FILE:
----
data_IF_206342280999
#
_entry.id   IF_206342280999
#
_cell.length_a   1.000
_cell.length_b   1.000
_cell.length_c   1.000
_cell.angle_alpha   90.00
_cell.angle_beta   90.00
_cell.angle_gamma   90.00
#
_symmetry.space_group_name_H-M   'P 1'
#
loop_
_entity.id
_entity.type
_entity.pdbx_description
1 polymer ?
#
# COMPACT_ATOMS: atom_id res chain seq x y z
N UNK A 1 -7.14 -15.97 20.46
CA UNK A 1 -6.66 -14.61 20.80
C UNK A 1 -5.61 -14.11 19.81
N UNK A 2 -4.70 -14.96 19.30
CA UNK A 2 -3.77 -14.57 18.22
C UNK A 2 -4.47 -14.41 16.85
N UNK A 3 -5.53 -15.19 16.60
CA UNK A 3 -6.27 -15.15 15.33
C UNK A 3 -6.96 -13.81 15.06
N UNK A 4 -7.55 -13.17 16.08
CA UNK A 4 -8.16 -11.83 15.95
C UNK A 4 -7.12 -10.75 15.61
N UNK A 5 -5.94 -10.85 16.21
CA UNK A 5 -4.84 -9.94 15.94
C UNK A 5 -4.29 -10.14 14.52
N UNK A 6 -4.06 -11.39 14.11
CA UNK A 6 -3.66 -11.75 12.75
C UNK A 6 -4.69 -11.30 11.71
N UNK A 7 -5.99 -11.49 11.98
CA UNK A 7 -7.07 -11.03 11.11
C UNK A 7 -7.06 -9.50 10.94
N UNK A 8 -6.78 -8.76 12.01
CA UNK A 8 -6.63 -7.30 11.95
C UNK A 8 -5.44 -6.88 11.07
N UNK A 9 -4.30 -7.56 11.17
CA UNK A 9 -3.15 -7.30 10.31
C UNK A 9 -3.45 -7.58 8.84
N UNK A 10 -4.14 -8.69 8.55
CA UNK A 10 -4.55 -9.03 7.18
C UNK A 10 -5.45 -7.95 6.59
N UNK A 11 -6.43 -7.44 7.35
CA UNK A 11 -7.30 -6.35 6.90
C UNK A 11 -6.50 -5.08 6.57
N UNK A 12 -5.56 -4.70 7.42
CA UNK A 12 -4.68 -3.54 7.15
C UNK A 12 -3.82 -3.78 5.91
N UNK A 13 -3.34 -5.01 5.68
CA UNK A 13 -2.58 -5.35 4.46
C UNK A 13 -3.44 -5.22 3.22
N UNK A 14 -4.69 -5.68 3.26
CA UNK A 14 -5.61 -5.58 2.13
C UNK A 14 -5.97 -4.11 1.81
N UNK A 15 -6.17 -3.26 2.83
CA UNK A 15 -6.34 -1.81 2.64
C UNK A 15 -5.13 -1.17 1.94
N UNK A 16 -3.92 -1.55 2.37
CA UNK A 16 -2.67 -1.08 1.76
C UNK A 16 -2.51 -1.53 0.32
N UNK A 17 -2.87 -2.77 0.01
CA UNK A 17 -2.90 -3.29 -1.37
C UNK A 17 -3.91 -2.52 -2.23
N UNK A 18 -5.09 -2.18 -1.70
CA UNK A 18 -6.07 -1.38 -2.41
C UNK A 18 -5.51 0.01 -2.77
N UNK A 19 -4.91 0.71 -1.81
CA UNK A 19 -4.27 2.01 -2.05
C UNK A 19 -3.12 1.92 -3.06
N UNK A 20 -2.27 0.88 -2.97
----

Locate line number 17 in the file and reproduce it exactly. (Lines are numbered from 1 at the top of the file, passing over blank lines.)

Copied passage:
_entity.pdbx_description